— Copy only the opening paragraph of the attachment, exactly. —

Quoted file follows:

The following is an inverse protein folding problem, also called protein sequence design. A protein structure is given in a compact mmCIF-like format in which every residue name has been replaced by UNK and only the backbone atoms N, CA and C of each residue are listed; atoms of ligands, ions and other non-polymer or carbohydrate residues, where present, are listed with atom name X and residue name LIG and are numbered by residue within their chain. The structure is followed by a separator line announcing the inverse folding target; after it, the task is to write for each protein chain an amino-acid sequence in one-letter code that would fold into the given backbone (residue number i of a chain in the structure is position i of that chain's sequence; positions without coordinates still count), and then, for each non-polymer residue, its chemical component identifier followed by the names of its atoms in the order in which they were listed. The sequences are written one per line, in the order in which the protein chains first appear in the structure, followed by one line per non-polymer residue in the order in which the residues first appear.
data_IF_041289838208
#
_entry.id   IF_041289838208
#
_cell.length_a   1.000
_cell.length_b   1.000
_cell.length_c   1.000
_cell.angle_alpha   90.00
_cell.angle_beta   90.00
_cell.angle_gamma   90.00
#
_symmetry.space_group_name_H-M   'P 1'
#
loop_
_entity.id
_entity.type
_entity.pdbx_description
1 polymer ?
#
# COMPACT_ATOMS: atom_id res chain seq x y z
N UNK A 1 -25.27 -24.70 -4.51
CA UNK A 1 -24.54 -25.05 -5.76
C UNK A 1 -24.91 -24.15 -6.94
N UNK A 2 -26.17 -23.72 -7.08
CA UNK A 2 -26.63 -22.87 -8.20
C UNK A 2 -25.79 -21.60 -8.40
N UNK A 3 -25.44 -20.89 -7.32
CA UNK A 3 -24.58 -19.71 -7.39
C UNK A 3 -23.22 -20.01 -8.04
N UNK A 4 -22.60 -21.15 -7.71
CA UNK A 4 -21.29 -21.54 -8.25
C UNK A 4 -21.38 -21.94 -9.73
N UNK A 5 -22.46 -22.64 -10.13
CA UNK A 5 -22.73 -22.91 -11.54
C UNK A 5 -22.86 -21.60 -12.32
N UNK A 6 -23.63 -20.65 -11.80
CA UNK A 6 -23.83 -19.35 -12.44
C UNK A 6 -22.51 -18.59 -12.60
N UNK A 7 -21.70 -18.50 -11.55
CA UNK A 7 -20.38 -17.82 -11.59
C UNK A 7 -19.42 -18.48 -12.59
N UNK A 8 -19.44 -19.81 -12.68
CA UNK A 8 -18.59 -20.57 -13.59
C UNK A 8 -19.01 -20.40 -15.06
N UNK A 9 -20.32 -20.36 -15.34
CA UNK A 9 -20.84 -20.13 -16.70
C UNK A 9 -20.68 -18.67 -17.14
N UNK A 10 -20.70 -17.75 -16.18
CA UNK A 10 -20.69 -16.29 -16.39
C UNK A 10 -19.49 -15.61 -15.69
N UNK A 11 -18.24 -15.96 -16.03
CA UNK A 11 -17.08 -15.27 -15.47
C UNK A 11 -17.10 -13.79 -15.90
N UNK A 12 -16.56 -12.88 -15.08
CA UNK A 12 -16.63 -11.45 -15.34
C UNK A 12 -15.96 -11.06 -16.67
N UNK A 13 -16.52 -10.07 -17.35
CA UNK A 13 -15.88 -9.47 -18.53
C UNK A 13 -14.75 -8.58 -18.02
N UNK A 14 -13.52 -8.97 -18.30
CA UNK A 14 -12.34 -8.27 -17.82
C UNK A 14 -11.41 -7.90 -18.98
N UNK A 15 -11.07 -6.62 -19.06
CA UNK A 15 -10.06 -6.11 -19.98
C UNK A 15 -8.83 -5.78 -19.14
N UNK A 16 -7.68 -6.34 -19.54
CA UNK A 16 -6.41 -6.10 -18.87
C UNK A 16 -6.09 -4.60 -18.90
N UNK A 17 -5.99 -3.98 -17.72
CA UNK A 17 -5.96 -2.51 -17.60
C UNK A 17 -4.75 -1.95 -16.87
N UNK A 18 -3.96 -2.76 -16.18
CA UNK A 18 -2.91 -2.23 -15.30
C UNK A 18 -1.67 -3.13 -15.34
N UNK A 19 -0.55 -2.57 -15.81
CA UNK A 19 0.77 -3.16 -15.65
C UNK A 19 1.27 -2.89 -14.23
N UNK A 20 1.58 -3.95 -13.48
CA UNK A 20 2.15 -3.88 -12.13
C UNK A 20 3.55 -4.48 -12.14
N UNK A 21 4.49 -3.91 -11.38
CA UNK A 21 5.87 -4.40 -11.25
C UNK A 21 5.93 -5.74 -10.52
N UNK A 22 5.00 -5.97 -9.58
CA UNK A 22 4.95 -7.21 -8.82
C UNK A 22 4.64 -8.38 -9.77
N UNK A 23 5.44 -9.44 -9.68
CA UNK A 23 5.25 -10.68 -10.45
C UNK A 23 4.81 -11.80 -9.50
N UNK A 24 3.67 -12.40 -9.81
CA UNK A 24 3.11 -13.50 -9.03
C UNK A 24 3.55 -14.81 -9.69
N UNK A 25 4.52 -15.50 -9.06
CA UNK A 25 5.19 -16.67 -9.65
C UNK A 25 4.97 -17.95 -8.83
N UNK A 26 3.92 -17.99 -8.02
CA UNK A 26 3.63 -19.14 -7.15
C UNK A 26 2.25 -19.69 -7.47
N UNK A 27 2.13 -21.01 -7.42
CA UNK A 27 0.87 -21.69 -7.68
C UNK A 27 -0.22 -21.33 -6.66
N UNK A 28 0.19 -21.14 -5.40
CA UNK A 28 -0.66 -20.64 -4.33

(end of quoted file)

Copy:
The following is an inverse protein folding problem, also called protein sequence design. A protein structure is given in a compact mmCIF-like format in which every residue name has been replaced by UNK and only the backbone atoms N, CA and C of each residue are listed; atoms of ligands, ions and other non-polymer or carbohydrate residues, where present, are listed with atom name X and residue name LIG and are numbered by residue within their chain. The structure is followed by a separator line announcing the inverse folding target; after it, the task is to write for each protein chain an amino-acid sequence in one-letter code that would fold into the given backbone (residue number i of a chain in the structure is position i of that chain's sequence; positions without coordinates still count), and then, for each non-polymer residue, its chemical component identifier followed by the names of its atoms in the order in which they were listed. The sequences are written one per line, in the order in which the protein chains first appear in the structure, followed by one line per non-polymer residue in the order in which the residues first appear.